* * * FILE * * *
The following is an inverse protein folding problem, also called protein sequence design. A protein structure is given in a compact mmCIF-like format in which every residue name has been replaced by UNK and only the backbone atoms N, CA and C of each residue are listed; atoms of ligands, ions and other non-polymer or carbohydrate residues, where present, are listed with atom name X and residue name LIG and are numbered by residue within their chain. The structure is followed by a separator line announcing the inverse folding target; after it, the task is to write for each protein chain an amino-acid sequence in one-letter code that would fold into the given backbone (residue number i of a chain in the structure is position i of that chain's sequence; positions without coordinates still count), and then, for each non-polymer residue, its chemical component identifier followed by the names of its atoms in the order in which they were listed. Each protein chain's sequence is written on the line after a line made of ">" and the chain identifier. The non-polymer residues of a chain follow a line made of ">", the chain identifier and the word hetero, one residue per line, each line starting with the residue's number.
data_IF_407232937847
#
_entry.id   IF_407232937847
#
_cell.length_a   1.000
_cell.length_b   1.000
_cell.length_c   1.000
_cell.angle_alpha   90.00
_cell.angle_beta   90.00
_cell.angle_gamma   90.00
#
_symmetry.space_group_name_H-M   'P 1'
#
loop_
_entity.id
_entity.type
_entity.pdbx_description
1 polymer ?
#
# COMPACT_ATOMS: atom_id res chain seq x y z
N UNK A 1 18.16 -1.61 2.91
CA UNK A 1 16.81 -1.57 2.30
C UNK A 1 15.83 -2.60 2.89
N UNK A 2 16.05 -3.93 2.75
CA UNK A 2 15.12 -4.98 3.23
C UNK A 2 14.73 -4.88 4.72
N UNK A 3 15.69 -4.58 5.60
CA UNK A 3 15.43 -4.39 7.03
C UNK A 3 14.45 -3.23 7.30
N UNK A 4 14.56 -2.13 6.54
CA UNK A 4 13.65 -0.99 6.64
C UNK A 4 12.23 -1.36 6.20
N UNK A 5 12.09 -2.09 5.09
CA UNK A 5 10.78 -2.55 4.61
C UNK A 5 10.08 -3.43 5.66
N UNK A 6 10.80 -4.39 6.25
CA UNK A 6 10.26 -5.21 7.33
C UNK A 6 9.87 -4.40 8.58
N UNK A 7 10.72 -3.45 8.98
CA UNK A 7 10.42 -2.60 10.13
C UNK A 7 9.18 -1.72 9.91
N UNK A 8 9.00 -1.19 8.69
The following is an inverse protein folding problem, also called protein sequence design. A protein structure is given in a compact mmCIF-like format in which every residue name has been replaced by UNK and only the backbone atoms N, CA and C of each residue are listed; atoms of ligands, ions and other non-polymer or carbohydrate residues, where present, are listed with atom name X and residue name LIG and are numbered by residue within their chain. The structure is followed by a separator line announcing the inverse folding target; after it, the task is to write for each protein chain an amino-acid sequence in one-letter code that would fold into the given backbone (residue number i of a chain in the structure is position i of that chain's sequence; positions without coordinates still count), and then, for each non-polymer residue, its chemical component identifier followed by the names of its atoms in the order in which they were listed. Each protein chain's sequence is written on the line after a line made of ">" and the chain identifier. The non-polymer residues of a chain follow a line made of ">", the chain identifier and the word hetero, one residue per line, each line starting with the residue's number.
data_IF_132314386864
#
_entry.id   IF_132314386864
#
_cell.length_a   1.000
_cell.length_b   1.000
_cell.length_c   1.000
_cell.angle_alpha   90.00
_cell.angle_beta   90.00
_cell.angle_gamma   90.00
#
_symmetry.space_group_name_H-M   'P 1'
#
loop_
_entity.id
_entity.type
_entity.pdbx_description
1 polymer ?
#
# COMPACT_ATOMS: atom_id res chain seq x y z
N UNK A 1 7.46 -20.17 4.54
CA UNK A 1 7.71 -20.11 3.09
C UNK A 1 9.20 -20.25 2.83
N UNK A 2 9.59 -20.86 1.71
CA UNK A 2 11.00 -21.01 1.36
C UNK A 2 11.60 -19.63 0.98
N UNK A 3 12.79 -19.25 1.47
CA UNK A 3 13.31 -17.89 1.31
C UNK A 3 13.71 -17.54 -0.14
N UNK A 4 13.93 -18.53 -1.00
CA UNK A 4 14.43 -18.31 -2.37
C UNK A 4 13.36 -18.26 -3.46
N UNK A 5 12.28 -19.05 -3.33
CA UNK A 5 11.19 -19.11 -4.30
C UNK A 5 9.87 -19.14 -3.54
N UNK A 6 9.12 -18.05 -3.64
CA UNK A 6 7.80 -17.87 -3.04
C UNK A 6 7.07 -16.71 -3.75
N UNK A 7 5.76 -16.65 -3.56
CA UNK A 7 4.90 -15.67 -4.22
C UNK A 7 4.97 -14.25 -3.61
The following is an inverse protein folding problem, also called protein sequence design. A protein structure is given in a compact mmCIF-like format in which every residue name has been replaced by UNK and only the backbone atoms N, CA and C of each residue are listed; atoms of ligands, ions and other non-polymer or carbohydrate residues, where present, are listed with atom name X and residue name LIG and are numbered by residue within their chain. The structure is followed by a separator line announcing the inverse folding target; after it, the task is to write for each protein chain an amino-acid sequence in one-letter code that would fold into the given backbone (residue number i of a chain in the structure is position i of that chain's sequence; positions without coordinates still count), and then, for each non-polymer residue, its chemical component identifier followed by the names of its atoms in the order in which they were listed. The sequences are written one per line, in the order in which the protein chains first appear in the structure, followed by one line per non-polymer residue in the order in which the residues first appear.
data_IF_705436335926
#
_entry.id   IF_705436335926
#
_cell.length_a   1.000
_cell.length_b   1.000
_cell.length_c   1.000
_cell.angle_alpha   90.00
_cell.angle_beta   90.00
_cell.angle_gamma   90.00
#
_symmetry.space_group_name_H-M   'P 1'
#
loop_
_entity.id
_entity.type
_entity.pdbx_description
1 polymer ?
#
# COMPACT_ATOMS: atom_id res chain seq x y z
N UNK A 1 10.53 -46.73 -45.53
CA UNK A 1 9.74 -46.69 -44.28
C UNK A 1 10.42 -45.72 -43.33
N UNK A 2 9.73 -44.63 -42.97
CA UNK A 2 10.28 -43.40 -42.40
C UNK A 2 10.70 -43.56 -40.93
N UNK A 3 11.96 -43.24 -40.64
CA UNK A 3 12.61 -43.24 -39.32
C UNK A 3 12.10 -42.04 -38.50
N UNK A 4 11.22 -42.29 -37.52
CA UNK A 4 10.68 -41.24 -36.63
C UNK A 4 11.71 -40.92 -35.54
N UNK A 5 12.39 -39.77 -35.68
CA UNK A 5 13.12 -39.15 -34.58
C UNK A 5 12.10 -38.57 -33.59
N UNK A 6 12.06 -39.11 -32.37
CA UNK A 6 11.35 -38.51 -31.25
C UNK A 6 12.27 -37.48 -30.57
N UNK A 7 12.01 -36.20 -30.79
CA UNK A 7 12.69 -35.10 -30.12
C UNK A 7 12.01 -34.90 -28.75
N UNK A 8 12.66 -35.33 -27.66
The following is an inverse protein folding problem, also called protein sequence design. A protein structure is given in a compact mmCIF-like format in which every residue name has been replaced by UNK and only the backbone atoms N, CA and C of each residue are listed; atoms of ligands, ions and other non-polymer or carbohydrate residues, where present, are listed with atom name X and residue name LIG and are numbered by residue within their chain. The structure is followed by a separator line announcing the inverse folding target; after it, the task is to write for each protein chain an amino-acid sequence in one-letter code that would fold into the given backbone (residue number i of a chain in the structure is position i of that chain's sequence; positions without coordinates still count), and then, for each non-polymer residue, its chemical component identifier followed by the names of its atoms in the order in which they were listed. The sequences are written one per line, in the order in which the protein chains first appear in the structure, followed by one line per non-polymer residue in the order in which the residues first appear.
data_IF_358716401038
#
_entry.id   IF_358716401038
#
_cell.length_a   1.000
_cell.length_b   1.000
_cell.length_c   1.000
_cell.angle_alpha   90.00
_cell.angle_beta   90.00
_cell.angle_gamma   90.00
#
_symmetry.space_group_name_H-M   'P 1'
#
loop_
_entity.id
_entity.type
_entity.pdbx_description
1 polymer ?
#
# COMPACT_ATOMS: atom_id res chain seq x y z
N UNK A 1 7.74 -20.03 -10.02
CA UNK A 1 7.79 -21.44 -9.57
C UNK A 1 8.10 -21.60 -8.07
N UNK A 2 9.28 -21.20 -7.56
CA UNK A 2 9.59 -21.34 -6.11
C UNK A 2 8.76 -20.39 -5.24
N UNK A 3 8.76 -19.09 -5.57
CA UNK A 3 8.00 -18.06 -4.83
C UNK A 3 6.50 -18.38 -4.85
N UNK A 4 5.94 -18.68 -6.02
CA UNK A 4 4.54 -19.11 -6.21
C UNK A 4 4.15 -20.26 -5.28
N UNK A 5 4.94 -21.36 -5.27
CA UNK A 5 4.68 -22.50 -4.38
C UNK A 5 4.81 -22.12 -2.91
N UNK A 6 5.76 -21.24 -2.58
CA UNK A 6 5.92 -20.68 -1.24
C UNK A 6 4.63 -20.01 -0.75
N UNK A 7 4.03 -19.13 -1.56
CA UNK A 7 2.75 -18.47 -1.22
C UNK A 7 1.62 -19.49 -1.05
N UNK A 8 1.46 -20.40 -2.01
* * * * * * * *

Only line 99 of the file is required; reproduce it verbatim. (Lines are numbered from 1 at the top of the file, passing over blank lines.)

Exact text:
#